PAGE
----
Category Archives: Attainment

**NEW** Better Eating Better Learning Award

**NEW** Better Eating, Better Learning AWARD

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The BEBL award is a competition open to primary and secondary schools across Scotland who can demonstrate innovative ways to improve school food and food education.

Is your school using Better Eating, Better Learning to champion positive changes to school food and the food education experience?

To apply, please complete the following questionnaire by midnight on Friday 31st March. Following this, the committee will review all entries and select 8 schools to visit based on strength of    application. These visits will take place from April – June 2017.

https://www.surveymonkey.co.uk/r/X3VPXCL

What are we looking for?

Projects will be assessed based on the following criteria;

  • How well are you are using school food as part of a whole school approach to support learning as an integral part of the curriculum?
  • Are you serving school food that drives dietary behaviour change and supports our health and environmental goals?
  • Does your school champion fresh, seasonal, local and sustainable produce?
  • Do you celebrate provenance and ethical sourcing?
  • How are you inspiring future generations who are proud of, and contribute to, Scotland’s ambition as the a Good Food Nation?
  • Do you ensure that school food provides affordable access to good nutrition for all children and young people and optimising the uptake of school meals, in particular for those children and young people receiving free meals?
  • How well are you supporting children and young people, their parents, teaching and catering staff, to enjoy and value school food for its quality, provenance and appeal and in doing so to enable them to understand the relationship between school food, culture, health and the environment?

ASSIST FM, who provide support for suppliers and delivery of school food have created the innovation awards with CRB Cunningham sponsoring the secondary prize and Spaceright sponsoring the       primary prize.

For further Information and details, please contact lorna.aitken@educationscotland.gsi.gov.uk

 

‘Speakers for Schools’: Inspirational talks by UK’s leading figures

s4s-logoSpeakers for Schools is an independent education charity that provides young people in state secondary schools with access to key influential, eminent figures – free of charge. In 2012 they launched in Scotland but know there are still many schools not yet aware of their work that can help support them in their aims to better prepare their young people, inspire them in their ambitions and help young people develop skills and attributes they need to thrive in modern society.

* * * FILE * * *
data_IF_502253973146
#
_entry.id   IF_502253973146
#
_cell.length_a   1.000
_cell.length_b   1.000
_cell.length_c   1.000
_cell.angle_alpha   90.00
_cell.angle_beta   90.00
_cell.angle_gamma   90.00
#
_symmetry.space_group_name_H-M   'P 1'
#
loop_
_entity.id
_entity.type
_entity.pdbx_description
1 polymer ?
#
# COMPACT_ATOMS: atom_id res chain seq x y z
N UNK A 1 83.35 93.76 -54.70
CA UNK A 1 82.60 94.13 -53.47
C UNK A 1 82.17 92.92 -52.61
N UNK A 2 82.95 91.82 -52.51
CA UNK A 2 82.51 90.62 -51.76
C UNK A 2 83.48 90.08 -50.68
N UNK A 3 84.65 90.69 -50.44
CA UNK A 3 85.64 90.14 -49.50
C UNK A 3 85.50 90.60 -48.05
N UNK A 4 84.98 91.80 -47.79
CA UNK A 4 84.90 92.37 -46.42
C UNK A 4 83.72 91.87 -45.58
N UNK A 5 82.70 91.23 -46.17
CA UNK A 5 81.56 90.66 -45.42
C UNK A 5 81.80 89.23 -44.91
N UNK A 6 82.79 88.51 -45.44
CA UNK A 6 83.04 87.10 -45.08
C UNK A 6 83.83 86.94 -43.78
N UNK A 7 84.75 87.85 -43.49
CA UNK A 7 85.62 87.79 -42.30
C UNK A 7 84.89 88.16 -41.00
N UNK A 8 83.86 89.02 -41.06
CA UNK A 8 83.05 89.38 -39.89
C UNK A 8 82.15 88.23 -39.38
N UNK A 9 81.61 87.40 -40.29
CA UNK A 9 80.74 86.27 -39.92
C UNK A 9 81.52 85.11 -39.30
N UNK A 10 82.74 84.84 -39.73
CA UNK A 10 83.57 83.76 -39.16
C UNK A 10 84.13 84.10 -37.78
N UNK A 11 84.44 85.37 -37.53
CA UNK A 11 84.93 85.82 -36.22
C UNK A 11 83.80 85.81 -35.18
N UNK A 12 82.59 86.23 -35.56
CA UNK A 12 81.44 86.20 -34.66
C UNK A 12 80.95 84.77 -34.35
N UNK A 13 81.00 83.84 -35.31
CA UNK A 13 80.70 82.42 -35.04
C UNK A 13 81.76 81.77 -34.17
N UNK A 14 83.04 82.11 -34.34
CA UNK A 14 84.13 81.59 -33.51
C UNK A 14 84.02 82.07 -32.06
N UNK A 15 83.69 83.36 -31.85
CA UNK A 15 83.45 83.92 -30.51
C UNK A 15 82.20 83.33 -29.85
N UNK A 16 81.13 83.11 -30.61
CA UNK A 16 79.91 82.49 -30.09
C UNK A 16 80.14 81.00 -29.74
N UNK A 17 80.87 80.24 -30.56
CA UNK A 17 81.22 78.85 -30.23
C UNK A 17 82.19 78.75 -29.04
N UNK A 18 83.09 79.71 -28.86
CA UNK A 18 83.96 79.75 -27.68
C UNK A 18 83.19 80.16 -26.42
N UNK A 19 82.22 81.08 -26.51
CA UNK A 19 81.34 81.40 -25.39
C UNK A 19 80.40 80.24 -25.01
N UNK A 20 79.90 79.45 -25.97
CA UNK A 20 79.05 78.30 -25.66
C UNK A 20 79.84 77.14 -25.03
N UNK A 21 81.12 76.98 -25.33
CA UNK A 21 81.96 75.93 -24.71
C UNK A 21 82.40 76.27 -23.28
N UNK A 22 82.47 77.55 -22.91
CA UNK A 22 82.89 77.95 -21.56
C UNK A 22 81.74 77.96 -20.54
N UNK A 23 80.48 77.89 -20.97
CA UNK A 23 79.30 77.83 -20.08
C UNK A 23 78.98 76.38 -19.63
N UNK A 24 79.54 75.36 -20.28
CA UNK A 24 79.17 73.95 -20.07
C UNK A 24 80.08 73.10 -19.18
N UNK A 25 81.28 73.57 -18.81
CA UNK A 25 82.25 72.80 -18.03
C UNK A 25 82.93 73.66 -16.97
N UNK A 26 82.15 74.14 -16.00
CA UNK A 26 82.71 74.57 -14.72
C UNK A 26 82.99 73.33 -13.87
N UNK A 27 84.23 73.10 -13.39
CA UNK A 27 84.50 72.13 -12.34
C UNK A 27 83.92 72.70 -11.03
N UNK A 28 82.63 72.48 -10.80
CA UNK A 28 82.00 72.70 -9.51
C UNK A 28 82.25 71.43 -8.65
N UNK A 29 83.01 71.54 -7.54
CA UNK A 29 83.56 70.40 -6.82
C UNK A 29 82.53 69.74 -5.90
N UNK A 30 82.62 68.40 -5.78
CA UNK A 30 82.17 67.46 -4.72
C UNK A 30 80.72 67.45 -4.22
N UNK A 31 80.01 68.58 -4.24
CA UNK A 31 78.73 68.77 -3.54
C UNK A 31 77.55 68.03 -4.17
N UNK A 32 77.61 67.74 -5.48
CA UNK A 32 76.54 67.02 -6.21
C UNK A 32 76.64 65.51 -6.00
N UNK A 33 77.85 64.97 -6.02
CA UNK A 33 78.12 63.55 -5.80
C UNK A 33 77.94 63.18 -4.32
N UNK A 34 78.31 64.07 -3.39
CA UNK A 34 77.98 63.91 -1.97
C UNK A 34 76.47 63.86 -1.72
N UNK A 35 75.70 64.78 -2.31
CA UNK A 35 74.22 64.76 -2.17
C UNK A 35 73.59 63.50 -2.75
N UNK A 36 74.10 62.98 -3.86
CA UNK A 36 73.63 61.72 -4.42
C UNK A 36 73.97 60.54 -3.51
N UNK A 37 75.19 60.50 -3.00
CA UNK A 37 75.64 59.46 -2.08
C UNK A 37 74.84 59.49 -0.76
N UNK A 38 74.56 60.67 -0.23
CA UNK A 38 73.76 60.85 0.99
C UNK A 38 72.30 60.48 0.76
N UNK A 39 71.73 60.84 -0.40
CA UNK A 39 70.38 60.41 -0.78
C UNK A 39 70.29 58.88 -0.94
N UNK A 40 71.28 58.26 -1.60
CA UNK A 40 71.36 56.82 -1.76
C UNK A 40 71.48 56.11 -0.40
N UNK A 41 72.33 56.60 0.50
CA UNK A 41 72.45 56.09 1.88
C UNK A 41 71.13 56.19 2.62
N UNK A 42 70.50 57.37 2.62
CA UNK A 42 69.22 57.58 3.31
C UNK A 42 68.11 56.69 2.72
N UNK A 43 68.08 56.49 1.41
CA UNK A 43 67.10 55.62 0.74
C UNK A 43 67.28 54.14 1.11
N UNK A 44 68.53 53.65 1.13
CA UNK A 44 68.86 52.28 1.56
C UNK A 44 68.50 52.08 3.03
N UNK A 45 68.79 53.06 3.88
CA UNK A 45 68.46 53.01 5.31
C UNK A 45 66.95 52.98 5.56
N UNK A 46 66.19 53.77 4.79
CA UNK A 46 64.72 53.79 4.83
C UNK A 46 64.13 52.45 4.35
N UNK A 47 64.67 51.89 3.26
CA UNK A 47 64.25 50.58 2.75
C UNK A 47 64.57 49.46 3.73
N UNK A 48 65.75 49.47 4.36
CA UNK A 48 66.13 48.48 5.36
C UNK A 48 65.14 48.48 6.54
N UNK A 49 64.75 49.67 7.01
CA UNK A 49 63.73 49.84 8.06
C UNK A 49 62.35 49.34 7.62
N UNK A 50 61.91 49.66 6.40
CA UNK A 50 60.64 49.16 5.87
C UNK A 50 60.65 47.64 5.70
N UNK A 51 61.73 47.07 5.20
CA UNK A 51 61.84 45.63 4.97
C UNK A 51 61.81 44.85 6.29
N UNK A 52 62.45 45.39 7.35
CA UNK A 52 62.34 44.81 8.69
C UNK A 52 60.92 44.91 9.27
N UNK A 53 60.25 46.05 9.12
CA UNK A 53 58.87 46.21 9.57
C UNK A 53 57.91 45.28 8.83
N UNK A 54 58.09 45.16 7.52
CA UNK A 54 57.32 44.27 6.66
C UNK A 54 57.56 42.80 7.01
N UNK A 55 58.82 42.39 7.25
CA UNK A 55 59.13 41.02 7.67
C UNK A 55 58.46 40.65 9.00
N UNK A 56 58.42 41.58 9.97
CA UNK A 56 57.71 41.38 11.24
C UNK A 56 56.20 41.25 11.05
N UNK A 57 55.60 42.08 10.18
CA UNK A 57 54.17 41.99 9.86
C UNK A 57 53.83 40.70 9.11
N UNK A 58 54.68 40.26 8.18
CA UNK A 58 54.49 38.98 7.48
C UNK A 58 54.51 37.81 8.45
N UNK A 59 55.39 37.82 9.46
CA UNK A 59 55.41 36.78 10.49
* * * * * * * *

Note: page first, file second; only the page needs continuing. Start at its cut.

The programme was founded by ITV Political Editor Robert Peston with the ambition of organising free talks from inspiring, brilliant industry leaders from all backgrounds in state schools across the UK, to level the playing field for all young people. Since launching the charity has attracted a network of over 1,000 speakers and organised over 3,279 free talks with schools and colleges across the UK.

These talks allow leading figures to give their time to share their insights and unique experiences with young people as someone at the top of their field, aiming to help broaden students’ horizons, make them feel confident about the possibilities for their future and motivate them to reach their maximum potential.

The talks help complement efforts of educators to raise attainment, aspirations and get learners thinking about the wider world, by engaging them in meaningful discussion.

As a charity Speakers in Schools believe their talks help by:

  • Seeing that all young people have the chance to experience a curriculum through which they learn about the worldof work, we can help you provide this by giving students access to insights, information and perspectives from top, influential figures to help them in preparing for their own future
  • Breaking down misconceptions about the opportunities available to students and/or bridging information gaps to encourage diverse thinking and change the way they think about their own ambitions.
  • Teachers being given support to facilitate young people’s learning and their ability to engage with a rapidly developing landscape of work/career and learning opportunities directly from industry leaders, and broadly increasing school links to more organisations, industries and networks.

 

Their services are free, and state secondary schools in Scotland are eligible to apply.

To find out more or to see if your school is already registered visit: http://www.speakers4schools.org/howitworks

Are you alright? – Reflections on a visit to Polmont

Through the Scottish Attainment  Challenge, the profile of poverty and the implications for attainment and outcomes  for children and young people has never been more to the forefront of discussion and policy.

As part of the Challenge, I have a role in looking at poverty and its resulting complexities from an academic viewpoint and in researching some recent articles.

I recently had the privilege of visiting Polmont Young Offenders Institute with  a group of colleagues to hear and see at first- hand some of the initiatives to increase life chances and improve opportunities in this context. I left the experience with great admiration for the  direction of travel not only to help prevent re- offending but more importantly, the clarity around understanding the stats and stories behind the young people being there in the first place.